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Economic recovery: Five chained crises and an invasion | Business

It is difficult to ignore the crisis generated by the conflict in Ukraine and the impact it has on the recovery of economies that, like Spain’s, were established and with a positive tone and outlook before the Russian invasion. Along these lines, the debate among economists inevitably led emilio ontiveros and Enrique Fernandez titled Recovery, what recovery? Opportunities and precautions, with which the La Caixa Foundation Chair restarted its face-to-face meetings this week after the pandemic and that its director, also an economist Jose Luis Garcia Delgado, had been scheduled for well before the Russian tanks entered Ukrainian territory. And that, as the professor pointed out, has caused a new crisis to occur in an already long chain that began in 2008 with the Great Recession and continued with the refugees, Brexit and the pandemic. Five crises, or a continuing crisis, in less than 15 years to which the EU has responded unevenly: from a striking lack of coordination that was about to blow up the euro to the current cohesion that has already been seen in the fight against the pandemic with Next Generation funds.

The situation has caused a new uncertainty in the OECD economies, which grew significantly, as well as employment. Favorable monetary conditions had led to increases in business investment, in the case of the European Union driven by the aforementioned funds and public-private collaboration. The investments and reforms associated with these funds must offer key support to the energy transition and the digital transition and serve not only to grow more in the short term, but to grow more and better in the long term.

In Spain, the concern is the impact that the deployment of these funds may have, the improvement of industry and construction and the recovery of international tourism, as well as the dynamism of the foreign sector. It is true, in any case, that exports of goods from Spain to Russia represented less than 0.2% of GDP in 2021, while Russian tourism had fallen before the pandemic. For its part, the relevance of trade with Ukraine only stands out as a supplier of corn, sunflower and wheat. The problem lies in whether the conflict crosses borders and continues over time, as well as Russia’s response to the sanctions.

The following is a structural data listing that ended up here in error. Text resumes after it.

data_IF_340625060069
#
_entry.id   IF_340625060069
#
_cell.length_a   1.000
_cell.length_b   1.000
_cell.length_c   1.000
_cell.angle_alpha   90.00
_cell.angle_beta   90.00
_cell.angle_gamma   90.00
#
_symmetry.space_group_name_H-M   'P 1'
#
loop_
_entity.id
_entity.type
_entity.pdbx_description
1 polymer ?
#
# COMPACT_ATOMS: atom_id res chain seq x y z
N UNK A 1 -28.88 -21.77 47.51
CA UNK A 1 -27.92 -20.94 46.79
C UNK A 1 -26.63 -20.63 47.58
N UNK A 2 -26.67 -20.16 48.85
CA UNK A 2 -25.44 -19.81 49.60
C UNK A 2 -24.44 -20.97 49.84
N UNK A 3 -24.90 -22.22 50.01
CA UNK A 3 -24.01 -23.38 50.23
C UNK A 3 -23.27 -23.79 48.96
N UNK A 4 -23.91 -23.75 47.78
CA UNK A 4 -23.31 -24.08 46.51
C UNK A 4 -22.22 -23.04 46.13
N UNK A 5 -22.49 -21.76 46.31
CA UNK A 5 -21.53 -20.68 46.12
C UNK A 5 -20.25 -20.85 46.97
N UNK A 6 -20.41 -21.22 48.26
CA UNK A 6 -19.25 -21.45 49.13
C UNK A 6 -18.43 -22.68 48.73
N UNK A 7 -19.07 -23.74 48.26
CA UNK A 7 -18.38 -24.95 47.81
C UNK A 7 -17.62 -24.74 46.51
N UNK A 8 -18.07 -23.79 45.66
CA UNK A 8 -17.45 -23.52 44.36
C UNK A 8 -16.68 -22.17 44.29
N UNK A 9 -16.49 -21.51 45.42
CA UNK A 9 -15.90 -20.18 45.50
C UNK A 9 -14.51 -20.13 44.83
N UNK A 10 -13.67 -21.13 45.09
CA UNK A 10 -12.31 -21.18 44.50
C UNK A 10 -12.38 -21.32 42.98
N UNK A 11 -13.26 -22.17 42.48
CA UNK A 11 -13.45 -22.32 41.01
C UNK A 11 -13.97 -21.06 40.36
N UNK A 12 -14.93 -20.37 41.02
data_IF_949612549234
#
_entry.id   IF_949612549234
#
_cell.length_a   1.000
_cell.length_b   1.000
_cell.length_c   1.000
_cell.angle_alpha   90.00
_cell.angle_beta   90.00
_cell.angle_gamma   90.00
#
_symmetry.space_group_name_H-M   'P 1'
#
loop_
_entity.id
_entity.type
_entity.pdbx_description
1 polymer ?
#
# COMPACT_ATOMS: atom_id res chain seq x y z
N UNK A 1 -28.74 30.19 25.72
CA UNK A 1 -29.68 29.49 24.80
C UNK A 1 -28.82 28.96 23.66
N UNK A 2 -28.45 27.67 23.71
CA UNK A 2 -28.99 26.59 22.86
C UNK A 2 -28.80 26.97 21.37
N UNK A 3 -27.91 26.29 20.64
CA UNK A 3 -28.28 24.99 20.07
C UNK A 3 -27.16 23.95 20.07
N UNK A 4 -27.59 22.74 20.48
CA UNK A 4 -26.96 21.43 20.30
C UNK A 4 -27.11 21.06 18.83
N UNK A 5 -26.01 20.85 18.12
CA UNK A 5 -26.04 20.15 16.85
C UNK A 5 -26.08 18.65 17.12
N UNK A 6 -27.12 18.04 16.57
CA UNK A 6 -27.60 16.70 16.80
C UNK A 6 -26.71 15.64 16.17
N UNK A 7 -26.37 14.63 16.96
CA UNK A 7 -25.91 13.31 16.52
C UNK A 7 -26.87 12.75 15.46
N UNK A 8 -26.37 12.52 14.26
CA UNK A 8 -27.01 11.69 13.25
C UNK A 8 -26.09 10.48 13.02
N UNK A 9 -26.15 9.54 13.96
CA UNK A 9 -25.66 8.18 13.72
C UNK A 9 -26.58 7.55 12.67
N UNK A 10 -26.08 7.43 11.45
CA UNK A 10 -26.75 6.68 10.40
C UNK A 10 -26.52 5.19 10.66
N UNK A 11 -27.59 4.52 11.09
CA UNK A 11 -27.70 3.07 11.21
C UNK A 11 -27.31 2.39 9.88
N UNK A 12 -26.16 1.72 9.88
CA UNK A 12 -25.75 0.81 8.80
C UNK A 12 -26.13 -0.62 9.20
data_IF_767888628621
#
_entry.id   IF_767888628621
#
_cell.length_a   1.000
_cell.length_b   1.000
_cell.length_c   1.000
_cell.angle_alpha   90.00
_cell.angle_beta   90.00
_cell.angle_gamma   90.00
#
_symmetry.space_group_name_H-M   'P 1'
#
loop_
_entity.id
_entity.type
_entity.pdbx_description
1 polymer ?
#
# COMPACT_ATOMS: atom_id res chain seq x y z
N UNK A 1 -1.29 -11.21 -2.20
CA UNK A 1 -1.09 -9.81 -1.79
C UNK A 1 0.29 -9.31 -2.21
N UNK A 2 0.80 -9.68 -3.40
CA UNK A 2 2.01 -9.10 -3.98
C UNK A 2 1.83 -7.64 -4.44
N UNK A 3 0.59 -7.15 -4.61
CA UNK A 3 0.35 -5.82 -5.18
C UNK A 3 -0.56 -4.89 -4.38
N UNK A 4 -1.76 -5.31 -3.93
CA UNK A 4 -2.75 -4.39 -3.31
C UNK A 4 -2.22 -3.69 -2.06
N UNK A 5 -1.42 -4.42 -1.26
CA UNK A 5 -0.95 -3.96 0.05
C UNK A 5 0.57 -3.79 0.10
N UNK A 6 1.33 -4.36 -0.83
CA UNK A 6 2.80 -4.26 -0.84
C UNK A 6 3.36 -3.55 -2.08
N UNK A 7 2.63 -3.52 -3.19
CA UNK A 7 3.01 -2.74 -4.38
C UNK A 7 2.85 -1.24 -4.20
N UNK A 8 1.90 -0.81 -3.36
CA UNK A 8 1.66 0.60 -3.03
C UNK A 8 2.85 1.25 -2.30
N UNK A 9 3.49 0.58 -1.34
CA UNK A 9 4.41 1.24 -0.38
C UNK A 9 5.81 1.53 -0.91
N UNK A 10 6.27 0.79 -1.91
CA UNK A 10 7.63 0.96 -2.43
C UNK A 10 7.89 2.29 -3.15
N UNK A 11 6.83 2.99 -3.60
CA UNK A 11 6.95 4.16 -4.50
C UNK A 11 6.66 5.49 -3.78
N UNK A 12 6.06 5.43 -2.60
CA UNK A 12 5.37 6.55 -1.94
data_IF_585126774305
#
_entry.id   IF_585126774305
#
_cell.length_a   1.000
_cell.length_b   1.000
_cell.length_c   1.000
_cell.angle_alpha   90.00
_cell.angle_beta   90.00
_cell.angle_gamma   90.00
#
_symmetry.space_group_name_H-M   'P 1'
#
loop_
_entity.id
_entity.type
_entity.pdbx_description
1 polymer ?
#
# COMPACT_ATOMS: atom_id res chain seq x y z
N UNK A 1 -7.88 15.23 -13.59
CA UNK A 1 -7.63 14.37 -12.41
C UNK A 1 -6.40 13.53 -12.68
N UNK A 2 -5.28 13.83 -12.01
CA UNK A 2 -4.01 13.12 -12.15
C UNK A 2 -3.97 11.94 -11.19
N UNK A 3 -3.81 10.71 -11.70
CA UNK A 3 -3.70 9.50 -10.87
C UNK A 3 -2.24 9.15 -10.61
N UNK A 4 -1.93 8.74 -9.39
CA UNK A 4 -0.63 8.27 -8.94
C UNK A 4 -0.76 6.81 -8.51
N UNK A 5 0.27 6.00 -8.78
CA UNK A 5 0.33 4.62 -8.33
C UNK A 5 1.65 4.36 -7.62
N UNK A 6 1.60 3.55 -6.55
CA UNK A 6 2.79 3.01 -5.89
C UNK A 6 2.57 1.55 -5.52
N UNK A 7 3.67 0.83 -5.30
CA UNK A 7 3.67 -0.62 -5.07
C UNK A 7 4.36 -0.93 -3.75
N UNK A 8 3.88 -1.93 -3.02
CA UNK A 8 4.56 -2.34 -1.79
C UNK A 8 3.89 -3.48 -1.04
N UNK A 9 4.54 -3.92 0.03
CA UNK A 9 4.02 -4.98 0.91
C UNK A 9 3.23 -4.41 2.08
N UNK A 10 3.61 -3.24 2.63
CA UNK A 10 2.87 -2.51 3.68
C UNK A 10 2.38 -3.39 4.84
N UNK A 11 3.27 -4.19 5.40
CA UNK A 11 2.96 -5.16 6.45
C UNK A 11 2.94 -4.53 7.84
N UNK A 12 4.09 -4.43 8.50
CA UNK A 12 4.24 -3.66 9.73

Now, the main thing is that the EU continues to show signs of this cohesion to respond to the effects it has on vital issues, such as energy prices and strong inflationary pressures, in both cases run amok for months by the pre-war situation that had originated in the area, above all due to the control of natural gas. There is unanimity in the conviction that the main impact will be on energy prices due to Europe’s dependence on Russian gas, and it seems that the shock plan agreed by the Union’s energy ministers is on the way to detach itself as much as possible her. It is a pity, in this sense, that the connections between the Iberian Peninsula and France, which has always hindered its development, do not currently allow for a greater supply of Algerian or regasified gas in the eight existing regasification plants in Spain and Portugal.

Uncertainty, in short, once again takes hold of economic decisions and, as Ontiveros says, it is not difficult to intuit some consequences: prominence of fiscal policies; changes in the composition and amount of public spending and military spending; possible extension for another year of the suspension of the Stability Pact agreed in 2020; reduction of external dependence on supplies; erosion of the US predicament and China’s leading role on the global scene.

It also conditions, as the speakers in the debate pointed out, the reaction of the central banks. The rise in interest rates in financial markets that were highly volatile before the invasion was taken for granted. Now, as long as uncertainty remains, it is to be hoped that the ECB will not tighten monetary policy despite the fact that inflation may pick up even more in the short term. In this sense, it is foreseeable that it will postpone any decision to raise rates and that it will flexibly implement its asset purchase program with the aim of avoiding a tightening of country risk premiums. . “When the uncertainty is reduced, however, the ECB should return to its plans to start normalizing monetary policy, even more so in a situation in which inflation will have skyrocketed above what was expected a few weeks ago”, he pointed out. the chief economist of La Caixa, Enrique Fernandez.

He knows in depth all the sides of the coin.

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